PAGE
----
Foreign study could be one of the ways to solve the slump in foreign language learning among British university students.
1 January, 2014: Making foreign study more readily available for school and university-aged British students might be an effective solution to solving the slump in foreign language learning that the United Kingdom is currently experiencing among its young adults.
In fact, recent studies have placed Great Britain at the very bottom of the list of European countries that fluent foreign language-speaking students. Recently, a similar statistic highlighted another aspect of this problem, by revealing a decrease of approximately 14 percent in the number of people seeking admittance to, and being accepted for, university courses involving languages.
The disparity is even more severe once the study moves outside of European languages. Despite common knowledge placing languages such as Chinese, Japanese and Arabic as the languages of the future, the already limited number of people studying them within the United Kingdom has similarly been dwindling at a steady pace in the past few years.
According to sources close to language learning schools and institutions, there are a number of reasonable explanations for this trend, including but not limited to the hike in tuition fees and certain reforms that have come into effect within the British education system in recent years.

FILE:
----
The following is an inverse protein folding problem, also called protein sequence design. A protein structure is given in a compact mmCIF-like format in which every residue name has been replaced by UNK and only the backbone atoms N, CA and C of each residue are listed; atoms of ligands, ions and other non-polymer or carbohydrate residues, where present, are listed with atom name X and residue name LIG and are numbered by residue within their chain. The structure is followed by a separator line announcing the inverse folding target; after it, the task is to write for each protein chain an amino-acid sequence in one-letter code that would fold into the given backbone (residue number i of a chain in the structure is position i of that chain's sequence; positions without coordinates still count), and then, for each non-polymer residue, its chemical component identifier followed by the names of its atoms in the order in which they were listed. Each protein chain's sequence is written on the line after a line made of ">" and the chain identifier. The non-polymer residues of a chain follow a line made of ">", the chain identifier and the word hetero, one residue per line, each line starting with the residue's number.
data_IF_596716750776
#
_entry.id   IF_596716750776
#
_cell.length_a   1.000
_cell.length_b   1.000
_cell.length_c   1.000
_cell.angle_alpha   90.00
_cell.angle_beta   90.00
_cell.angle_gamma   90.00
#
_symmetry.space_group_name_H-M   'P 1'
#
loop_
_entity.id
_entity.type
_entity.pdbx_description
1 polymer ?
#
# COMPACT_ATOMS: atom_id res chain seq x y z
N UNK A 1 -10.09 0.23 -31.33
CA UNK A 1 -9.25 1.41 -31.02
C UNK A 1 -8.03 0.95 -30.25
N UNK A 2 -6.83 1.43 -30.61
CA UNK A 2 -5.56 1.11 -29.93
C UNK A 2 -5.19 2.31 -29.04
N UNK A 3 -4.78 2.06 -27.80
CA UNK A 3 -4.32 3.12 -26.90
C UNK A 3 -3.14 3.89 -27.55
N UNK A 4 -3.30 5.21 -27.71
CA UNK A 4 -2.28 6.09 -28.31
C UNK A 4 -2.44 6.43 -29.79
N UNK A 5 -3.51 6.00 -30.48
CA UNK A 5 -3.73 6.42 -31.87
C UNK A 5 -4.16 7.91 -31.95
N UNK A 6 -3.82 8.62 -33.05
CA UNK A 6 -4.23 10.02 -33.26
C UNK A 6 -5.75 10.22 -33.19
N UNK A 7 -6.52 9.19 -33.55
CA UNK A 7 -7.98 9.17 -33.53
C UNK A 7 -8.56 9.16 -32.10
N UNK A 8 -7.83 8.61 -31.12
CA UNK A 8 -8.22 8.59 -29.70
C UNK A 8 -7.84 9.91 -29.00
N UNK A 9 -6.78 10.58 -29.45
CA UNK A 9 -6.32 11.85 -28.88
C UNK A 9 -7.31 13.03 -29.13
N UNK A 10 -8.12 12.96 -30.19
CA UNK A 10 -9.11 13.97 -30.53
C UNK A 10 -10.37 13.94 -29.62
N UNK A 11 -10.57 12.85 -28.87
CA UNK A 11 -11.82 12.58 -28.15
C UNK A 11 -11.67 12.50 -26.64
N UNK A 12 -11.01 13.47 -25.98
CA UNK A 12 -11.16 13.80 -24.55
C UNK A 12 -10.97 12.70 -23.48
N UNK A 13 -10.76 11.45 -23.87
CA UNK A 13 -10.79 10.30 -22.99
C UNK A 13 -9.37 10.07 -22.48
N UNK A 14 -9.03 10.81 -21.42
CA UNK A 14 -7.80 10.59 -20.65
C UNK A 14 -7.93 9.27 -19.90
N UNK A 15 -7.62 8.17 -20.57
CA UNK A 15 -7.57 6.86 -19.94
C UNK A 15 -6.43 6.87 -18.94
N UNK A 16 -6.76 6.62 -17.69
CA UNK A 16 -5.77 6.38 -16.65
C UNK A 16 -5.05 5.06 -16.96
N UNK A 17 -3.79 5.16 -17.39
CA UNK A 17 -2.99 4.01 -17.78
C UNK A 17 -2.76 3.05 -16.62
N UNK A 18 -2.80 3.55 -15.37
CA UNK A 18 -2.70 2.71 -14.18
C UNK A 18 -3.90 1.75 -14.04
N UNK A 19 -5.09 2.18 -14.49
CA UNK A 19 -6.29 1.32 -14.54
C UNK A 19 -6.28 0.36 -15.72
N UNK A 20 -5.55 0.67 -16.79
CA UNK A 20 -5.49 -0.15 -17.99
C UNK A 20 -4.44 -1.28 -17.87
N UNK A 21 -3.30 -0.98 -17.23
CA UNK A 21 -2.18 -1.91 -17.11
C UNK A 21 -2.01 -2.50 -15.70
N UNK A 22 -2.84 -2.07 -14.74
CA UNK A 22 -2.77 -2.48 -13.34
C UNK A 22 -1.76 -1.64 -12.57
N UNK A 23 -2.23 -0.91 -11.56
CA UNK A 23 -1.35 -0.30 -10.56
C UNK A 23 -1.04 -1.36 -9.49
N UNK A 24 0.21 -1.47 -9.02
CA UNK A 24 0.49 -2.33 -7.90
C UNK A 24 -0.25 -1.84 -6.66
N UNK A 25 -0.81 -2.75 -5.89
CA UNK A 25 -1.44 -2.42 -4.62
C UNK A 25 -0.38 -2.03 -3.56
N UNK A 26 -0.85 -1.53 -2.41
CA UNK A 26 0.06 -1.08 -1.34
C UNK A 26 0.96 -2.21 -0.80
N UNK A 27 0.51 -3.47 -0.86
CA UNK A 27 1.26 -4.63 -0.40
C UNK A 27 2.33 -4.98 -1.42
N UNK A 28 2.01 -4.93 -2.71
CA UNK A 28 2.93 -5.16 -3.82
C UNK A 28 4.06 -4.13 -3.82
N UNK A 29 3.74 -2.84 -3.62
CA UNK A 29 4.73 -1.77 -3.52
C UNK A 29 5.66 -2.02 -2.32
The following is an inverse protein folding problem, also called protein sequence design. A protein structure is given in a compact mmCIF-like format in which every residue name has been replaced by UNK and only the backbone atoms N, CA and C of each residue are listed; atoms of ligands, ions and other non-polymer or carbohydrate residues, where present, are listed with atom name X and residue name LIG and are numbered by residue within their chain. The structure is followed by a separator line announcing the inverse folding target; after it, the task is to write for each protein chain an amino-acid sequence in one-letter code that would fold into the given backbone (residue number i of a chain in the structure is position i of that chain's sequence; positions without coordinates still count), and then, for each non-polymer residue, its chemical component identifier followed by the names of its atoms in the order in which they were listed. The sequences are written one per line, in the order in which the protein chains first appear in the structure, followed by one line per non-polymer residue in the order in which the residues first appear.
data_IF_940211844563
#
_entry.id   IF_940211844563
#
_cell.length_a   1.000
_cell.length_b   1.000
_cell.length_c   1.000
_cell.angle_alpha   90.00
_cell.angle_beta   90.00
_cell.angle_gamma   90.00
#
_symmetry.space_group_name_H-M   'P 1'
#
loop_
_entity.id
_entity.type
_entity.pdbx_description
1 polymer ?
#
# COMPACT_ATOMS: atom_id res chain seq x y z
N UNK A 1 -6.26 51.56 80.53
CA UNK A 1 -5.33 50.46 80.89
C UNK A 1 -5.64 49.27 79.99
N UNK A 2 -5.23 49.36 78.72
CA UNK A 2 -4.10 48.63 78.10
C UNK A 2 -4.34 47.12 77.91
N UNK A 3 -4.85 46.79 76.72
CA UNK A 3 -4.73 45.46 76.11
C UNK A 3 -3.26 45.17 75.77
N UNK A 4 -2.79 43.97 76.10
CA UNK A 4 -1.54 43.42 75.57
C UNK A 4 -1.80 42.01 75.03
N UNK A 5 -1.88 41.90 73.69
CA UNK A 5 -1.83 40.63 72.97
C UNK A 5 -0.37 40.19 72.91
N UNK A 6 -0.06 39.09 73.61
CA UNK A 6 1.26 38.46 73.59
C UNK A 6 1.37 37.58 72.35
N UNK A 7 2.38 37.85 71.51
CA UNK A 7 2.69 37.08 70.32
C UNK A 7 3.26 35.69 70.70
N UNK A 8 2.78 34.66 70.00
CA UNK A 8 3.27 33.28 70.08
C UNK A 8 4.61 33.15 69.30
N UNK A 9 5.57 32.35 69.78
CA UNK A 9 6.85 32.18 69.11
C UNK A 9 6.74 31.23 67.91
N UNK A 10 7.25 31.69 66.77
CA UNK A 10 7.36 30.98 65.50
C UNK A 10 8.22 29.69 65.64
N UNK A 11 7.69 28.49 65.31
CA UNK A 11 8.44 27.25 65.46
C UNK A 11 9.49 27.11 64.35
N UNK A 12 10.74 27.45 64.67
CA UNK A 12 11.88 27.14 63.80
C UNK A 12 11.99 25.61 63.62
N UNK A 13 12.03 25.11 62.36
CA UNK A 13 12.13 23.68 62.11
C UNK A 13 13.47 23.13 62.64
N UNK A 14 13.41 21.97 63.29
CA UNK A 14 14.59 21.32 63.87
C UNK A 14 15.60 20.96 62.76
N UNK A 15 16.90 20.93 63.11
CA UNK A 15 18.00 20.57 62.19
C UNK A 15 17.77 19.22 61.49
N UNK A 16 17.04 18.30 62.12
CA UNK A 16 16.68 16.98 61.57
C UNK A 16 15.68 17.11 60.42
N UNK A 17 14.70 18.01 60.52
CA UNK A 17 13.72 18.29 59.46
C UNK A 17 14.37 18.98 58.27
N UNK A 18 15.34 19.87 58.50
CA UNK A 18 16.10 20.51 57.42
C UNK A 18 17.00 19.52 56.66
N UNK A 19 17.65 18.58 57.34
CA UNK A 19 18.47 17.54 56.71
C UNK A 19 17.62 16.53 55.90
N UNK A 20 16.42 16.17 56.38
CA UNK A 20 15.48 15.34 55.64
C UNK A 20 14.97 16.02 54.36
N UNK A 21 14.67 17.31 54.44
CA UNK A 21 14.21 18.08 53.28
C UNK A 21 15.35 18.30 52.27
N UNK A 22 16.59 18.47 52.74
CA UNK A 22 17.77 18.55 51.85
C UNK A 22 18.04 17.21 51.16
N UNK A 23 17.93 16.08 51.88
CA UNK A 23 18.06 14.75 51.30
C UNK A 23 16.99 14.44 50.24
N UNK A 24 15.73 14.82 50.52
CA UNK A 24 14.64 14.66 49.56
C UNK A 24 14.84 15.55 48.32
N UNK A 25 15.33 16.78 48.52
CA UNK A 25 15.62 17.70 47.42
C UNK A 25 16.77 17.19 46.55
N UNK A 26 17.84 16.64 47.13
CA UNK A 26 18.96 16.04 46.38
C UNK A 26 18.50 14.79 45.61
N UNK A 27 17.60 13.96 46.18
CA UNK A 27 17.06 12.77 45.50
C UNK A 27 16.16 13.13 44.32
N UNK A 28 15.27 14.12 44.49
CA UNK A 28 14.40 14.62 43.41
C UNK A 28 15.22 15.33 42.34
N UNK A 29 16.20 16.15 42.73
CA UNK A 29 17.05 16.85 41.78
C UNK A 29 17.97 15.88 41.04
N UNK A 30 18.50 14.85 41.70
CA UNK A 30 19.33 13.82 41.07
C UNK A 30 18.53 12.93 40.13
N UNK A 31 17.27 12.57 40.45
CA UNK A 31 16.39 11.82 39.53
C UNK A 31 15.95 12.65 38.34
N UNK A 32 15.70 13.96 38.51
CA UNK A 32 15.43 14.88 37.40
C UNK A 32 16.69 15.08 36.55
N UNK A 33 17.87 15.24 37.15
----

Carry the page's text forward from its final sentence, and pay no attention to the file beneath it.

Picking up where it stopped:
Additional figures collated by a number of surveys over the past ten years reveal that fewer and fewer pupils have been taking proficiency tests in foreign languages as part of their GCSE exams, as a result of the government revising statutes that made learning a foreign language mandatory for schoolchildren.
An attempt to correct this trend has recently taken place, with the rule being revised to make language learning mandatory for children seven to eleven years of age, as well as introduce a Baccalaureat to recognise students who achieve at least a C-level in foreign languages. However, the downward slump is still evident, so parents and teachers wanting to reverse this trend might do well to look towards foreign study and immersion study in particular as a potential solution.
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|Issued By:||Robert Key|
|Tags:||foreign study, school tour, school tours, school trip, school trips|